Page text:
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|Standards of modesty around the world?|
|05/31/04 at 08:31:05|
|In various countries there are standards of modesty. My inquiry applies to the standards which women popularly adopt in any culture.|
For example, in the west, the standard for modesty rarely if ever implies covering the head, and usually has exposure of the arms and of the lower limbs from around the knee downward. If you've ever been to the west, then you know culturally this IS considered quite modest by comparison to what else exists.
I have lived in the land of my ancestors (Hungary). When there, I lived in the very rural parts of Hungary, parts which are called Transylvania, which is the east-north-east portion of the country, extending into Romania.
There, a woman living on the farm will very often wear some kind of head covering, and according to my mom:
- for younger women (married or not) a foundation garment to prevent the passage of light, and on top of this a light coloured flowery dress falling from halfway between the knee and ankle for younger women.
- for matrons or spinsters, a foundation garment to prevent the passage of light, and on top of this a dark coloured dress, often with small dots, covering completely down to the feet.
My question is: what is acceptable when looking at modesty standards from different nations and peoples?
Is such a standard meant to be rock solid and inflexible? Or can and must local customs and pre-established national and community standards also play a very important part?
|Re: Standards of modesty around the world?|
|06/06/04 at 19:31:31|
|as salaamu alaykum,|
this is a really interesting question about Shariah [Islamic Law]. I recommend that you listen to a lecture by Dr. Ingrid Mattson (a professor of Islamic studies at Hartford Seminary) entitled "What is Islamic Law?" You can listen to it here: http://www.windowonislam.com/archives/shariah.ram
and another lecture of hers on Shariah can be found here:
Dr. Mattson goes into some detail about the interplay of culture and law, which I think you will find enlightening :)
I think something that is really cool and beautiful about the Shariah is that it has a solid yet flexible nature. There are certain guidelines and principles that are established, but *within* those guidelines, there is room for diversity in expression, based on individual or cultural differences. For example, the Shariah establishes certain guidelines for diet [no pork or alcohol; the meat must be slaughtered in a particular humane way with the name of God; the food must be pure and clean, etc] but *any* type of food that fits those guidelines is okay, no matter what culture or region it is from.
It is the same with dress -- though there are particular guidelines about it, there is room for personal and cultural expression. And that is why we see throughout the Muslim world a diversity of clothing. Muslim men and women from China do not dress the same as those from Africa, and they don't dress the same as those from the Indian sub-continent, and they don't dress the same as those living in the United States, and so on :) I think it really goes to show that this code of Law was *meant* to be applied in many different circumstances and times, and only lends credence to the idea that it is divinely inspired.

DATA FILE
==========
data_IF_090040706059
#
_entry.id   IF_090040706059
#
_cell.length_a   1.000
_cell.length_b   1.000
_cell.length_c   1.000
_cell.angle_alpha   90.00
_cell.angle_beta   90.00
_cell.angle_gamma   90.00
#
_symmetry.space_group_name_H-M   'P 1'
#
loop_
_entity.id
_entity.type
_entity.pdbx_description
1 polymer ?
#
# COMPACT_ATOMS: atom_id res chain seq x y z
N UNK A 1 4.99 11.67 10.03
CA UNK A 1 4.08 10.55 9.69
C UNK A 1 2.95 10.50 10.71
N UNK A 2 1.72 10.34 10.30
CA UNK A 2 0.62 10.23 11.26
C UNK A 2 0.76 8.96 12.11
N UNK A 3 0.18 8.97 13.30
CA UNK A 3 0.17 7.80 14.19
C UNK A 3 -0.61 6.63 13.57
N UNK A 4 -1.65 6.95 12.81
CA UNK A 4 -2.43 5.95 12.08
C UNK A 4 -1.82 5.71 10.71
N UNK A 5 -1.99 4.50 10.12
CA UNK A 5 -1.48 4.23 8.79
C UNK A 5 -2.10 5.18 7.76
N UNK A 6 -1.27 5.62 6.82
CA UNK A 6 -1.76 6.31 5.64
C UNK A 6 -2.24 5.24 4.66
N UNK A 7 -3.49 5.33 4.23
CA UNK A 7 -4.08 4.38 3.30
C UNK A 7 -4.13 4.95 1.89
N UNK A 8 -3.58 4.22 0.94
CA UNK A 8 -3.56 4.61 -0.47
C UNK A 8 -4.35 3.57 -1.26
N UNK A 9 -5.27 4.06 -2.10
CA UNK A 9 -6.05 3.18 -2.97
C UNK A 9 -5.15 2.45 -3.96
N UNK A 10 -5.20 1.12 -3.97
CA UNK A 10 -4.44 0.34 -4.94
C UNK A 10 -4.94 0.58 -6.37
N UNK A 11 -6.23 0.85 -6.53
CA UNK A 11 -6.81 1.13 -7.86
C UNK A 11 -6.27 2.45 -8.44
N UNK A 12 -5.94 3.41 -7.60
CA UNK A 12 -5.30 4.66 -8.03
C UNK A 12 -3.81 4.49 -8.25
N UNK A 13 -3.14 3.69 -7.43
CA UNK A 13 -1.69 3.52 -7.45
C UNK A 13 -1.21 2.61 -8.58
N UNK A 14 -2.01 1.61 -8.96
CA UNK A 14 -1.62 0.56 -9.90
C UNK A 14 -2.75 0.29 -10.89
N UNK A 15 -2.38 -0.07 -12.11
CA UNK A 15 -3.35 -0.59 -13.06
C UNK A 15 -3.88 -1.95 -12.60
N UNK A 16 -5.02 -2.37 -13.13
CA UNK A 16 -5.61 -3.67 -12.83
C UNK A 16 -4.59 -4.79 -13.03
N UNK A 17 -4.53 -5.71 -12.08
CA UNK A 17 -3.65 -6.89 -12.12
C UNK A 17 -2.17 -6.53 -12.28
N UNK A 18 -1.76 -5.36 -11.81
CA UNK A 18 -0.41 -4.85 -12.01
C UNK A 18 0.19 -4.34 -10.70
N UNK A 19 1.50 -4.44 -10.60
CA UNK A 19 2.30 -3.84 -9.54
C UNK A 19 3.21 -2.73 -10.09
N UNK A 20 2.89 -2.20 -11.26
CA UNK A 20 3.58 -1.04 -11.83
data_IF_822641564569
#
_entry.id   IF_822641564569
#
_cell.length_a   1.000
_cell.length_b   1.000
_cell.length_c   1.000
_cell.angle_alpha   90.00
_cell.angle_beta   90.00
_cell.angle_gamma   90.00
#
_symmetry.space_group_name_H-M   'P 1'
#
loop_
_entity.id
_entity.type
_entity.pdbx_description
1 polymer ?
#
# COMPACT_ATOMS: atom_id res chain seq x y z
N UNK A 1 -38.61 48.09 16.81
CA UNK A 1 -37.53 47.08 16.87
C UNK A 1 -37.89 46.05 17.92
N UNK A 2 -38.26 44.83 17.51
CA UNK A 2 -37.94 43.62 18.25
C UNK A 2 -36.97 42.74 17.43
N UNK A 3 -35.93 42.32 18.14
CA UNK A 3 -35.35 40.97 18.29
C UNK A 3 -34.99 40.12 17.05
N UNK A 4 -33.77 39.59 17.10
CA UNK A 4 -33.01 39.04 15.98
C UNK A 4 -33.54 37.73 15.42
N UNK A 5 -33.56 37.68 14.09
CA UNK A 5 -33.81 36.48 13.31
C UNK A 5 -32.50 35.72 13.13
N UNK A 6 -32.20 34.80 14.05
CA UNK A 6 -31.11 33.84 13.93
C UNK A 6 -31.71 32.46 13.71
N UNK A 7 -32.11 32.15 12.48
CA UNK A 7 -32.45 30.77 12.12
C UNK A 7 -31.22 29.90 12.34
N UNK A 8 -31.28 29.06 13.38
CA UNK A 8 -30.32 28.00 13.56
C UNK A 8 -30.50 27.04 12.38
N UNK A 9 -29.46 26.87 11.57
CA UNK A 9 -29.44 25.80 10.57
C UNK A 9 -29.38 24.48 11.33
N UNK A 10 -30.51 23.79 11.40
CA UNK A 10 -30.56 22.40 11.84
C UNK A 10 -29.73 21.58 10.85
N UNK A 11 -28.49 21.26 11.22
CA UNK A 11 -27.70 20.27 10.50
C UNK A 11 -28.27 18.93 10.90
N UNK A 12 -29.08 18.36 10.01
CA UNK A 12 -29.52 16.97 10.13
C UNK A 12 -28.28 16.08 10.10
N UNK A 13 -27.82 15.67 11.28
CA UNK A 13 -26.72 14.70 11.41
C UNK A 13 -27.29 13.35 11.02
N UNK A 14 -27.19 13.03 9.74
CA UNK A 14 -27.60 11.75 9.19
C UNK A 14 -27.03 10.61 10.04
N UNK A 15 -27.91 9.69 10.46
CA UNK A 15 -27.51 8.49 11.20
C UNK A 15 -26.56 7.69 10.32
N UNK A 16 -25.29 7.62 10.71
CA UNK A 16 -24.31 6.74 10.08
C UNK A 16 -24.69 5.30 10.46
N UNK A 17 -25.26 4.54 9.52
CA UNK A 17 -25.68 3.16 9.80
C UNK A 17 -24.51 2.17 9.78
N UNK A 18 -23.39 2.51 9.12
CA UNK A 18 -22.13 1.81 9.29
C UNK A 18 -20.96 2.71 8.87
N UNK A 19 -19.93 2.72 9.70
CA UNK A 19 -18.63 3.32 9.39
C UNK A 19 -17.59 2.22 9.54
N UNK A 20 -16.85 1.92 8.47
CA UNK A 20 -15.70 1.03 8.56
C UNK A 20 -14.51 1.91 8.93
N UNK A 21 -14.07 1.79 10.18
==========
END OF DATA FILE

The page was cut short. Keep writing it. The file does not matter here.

What's important to understand though, is that though there is flexibility *within* these guidlines, the principles themselves are inflexible. (With the exception of cases of duress, etc). So there may be a cultural norm that does not fit with the definition outlined by Shariah, and this is when adaptation is *not* permitted.
For example, societies may have different understandings of honesty. In some cultures, it may be okay to lie in personal matters so as not to offend someone, or to lie during a business deal and so on, while in other cultures this is considered deception. Or say, fidelity in marriage -- in some cultures, sexual relations with someone other than your spouse is perfectly okay, and in others, marrying again after your husband has passes away is considered disloyal and immoral. Even the concept of honor varies based on culture. In some cultures, it is considered okay to kill your female child if they have tainted your reputation out of your sense of honor. (note: this is something considered utterly reprehensible and criminal in the Shariah.)
In the expanse of time and over many different geographic areas, culture has influenced the morality and ethics of people. We are constrained and limited by the understanding and norms of our culture; while we believe the principles of Shariah were established by One who is not constrained by time or space, and therefore has more wisdom than we do, and so they take precedence.
In terms of modest dress, Islam teaches that men should not wear form-fitting clothing (so you will rarely see a Muslim man wearing tight jeans or a fitted t-shirt outside the home), clothing that falls below the knees, and unless they are engaged in strenuous activity, they will usually be covering their torso and chest as well (as this was the tradition of the prophet [saw]). For women, modest dress includes loose clothing that covers all parts of the body with the exception of the face and hands; some show their feet as well, and some women opt to cover their face, hands, and feet.
I'm not sure if I answered your question, but these are the first thoughts that came to mind when I read your post.. Please share with us your thoughts. :)
ps -- here's a link to an interesting discussion we had a while back on the shariah. it has more to do with womens rights under Islamic law, but I think there's some really beneficial information in there about how Islamic law works.
|06/06/04 at 19:58:49|
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